Being a philosophy professor who's interested in politics, you might expect me to be rather unhappy about this state of affairs. And, yeah! I'd really like it to change. The funny thing is that I've grown up so fully within this political environment that I've come to accept its constraints. My plans for having political impact generally stand apart from my research. It's kind of a weird thing to say now, just as I'm finally starting to write up my big argument for utilitarianism, the theory that stands at the foundation of my political views. But as awesome as I think the argument is, and as dramatic as its consequences are for how the world should be, I don't really think about it affecting the way anybody outside philosophy thinks about anything.

My teaching might inspire a few kids to do good things or turn their energies in socially beneficial directions, though I'm not under any illusions about my ability in that regard. I can give away a big chunk of my salary to people and causes that will make the world a better place. I can do the sort of thing that all of us bloggers do (thanks to all you for reading!) And hey, maybe the American political environment will emerge from the anti-intellectual shadow of whatever it was that made this happen. But until I see that happening, I'm not expecting to write any journal articles that change the world.


Mary said...

OK, I think this might give me an opportunity to ask a question that has been burning in my mind. I respect that you give money to causes you believe in. And in any profession, there is a certain amount of service that is expected to be given away. And some people have more time and service than money to give.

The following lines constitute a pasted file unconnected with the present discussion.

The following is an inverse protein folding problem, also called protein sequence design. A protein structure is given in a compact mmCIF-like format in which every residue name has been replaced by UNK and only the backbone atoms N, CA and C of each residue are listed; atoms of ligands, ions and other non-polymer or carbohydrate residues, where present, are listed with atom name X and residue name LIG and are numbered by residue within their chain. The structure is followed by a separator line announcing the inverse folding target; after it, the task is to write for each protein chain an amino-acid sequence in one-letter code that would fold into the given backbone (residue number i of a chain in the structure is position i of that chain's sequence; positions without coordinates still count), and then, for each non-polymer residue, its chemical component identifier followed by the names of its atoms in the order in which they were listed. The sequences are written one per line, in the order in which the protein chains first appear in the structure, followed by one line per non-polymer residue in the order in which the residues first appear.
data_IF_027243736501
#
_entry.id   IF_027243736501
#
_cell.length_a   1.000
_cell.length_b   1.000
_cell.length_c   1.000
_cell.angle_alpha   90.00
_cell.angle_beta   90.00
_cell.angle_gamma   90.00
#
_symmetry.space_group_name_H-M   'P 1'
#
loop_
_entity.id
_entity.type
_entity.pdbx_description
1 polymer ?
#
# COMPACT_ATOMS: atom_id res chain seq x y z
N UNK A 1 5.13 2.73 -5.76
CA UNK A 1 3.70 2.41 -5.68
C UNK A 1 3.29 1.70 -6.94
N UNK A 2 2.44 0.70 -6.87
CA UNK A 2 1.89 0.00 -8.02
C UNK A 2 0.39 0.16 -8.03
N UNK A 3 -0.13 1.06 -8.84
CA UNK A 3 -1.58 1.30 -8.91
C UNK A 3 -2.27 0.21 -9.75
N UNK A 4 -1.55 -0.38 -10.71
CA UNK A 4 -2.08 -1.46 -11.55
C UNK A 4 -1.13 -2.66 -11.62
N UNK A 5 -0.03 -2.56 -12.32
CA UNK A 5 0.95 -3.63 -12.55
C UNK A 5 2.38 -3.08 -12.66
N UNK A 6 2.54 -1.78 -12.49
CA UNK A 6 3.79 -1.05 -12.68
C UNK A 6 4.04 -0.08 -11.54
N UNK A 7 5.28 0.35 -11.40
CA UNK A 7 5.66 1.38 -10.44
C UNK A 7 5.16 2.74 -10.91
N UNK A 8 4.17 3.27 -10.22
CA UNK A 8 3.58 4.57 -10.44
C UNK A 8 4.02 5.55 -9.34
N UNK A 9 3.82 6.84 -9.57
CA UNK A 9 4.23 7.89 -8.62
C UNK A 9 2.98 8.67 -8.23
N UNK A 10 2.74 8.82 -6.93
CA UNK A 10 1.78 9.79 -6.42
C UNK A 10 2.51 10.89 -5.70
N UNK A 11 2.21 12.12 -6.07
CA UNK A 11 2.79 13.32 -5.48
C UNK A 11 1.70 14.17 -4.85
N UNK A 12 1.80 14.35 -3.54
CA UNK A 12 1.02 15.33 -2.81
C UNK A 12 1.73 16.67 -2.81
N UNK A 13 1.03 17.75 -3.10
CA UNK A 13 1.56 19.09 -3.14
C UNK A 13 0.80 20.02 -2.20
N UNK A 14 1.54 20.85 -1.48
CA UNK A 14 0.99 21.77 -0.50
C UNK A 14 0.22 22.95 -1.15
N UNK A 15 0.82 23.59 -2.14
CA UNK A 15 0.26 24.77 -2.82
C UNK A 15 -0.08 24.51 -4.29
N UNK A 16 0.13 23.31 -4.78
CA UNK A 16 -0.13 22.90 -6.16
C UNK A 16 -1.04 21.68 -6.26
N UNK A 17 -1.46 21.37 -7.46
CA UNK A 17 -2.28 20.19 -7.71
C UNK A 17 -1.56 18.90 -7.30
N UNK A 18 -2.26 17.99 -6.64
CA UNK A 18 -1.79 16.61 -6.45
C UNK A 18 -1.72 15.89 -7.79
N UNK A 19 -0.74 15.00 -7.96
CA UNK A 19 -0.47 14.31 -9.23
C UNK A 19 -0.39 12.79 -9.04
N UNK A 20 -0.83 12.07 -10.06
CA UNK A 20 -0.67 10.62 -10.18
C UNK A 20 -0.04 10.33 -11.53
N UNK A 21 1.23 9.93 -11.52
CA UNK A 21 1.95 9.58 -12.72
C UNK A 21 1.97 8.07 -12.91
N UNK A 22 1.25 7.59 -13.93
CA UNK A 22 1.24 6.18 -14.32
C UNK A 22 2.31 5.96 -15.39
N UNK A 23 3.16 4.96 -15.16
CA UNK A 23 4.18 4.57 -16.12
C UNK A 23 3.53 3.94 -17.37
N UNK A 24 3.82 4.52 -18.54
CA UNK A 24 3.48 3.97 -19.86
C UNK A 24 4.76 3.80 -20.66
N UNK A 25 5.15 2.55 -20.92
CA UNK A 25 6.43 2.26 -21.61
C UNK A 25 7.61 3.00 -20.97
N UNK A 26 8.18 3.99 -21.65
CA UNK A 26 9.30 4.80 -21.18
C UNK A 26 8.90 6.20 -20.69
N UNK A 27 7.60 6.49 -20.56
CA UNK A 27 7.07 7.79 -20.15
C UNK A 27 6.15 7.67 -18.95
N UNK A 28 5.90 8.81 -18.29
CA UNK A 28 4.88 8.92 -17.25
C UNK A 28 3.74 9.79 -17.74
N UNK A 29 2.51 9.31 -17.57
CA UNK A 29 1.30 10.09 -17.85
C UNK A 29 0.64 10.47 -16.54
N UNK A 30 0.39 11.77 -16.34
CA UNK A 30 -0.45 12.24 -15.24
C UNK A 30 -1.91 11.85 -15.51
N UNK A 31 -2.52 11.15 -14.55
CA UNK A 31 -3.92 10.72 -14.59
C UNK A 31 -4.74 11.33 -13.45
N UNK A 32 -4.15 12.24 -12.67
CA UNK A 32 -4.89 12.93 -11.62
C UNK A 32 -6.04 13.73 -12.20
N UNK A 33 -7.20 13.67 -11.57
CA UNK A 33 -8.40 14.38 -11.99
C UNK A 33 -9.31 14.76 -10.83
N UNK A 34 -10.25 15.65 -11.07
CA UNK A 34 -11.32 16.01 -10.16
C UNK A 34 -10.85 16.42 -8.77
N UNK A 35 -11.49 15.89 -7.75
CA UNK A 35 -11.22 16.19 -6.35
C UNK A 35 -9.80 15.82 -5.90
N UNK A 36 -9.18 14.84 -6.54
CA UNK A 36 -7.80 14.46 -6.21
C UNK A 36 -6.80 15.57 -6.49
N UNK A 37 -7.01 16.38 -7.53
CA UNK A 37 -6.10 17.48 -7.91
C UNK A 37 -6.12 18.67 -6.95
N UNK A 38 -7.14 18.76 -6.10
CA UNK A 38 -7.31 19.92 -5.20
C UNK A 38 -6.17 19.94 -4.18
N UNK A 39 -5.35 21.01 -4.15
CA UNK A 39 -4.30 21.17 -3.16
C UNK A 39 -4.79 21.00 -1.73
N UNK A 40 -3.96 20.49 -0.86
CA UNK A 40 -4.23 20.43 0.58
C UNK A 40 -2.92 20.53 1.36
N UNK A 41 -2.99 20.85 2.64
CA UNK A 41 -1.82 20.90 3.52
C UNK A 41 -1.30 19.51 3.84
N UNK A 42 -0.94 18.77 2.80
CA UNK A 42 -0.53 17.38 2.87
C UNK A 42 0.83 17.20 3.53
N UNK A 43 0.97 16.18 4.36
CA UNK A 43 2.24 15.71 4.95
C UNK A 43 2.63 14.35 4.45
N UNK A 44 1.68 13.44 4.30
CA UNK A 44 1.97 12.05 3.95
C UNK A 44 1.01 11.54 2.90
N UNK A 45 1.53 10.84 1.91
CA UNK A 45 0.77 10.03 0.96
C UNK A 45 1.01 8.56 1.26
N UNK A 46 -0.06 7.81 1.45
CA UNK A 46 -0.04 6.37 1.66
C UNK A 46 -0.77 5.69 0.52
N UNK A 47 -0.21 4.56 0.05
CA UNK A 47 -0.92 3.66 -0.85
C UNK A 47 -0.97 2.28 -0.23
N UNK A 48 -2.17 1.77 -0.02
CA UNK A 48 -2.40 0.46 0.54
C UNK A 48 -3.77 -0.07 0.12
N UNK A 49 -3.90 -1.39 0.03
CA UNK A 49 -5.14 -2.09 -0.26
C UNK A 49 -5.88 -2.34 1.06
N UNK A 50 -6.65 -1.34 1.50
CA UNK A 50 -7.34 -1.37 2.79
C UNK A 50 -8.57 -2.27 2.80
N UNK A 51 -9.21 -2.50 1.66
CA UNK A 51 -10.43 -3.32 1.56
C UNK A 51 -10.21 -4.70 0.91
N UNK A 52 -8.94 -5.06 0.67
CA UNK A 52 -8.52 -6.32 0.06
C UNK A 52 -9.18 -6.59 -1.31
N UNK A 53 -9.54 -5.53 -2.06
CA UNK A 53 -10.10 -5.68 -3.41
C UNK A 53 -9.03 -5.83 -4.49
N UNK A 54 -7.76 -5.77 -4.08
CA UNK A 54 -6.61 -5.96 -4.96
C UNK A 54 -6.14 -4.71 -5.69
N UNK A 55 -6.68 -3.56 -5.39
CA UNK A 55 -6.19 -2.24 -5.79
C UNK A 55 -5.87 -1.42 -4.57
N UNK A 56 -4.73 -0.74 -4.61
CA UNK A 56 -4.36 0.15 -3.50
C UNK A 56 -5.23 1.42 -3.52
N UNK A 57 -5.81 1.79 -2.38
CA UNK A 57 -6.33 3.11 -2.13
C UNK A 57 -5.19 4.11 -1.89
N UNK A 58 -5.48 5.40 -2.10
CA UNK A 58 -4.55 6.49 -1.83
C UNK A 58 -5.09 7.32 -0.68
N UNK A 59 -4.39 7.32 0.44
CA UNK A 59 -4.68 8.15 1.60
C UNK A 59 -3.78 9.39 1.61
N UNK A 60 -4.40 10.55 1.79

Because I do respect people who have ways to carefully think things through, I'm addressing this to you: how much service can one give away related to certain skills before causing devaluation of those skills in the marketplace, thereby hurting and not helping others? For example, people who use those skills to make a living and don't have other resources available to them?

I know this was something of a feminist discussion at one time, and I'm not looking for you to give "The" answer. What I'm wondering is if this has ever been quantified, and if you can recommend resources for thinking this through. This is probably ever so marginally related to your post, but I'm taking the opportunity anyway...basically asking you to share your hard-earned expertise for free, so feel free to ignore or delete. :)

drip said...

Anti-intellectualism has a long and glorious history in America; it's not a new feature. From the bigots who derailed the populists, through the social darwinists, Father Coughlin, Joe McCarthy and Spiro Agnew, Americans have worshiped the egghead haters. The fact that we've elected 2 on the last 30 years (twice each, for god's sake!) doesn't make it better or worse. It is important, it seems to me, to try to instill respect for education, intellect and judgment. I just keep telling myself that the world isn't worse than it used to be, it's just louder. OTOH Idiocracy made just enough sense to me to make me very nervous. So, I try to read blogs, like this one, that try to put out reasoned thought for discussion. I know you do real work and it's more important than what you do here, but I think it helps. So, thanks for writing. I'll keep reading.

Neil Sinhababu said...

I don't have a general-purpose answer to give you, Mary, because it's going to vary from field to field depending on the conditions. In some areas, like philosophy, sharing your expertise for free may just get people more interested in the issues and increase the demand for everybody else's expertise. Yay! Unless you do a bad job and get people annoyed with those who share your skill.

In other fields it's going to be somewhat different. But my guess is that in most places this isn't going to be a big problem. It's especially safe if you're giving your skills away to people who need them but wouldn't be able to pay for them. There you're not stepping on anybody's economic opportunity. (You're more likely to be raising the social esteem in which your skill is held, since people generally want to see the needy be helped.)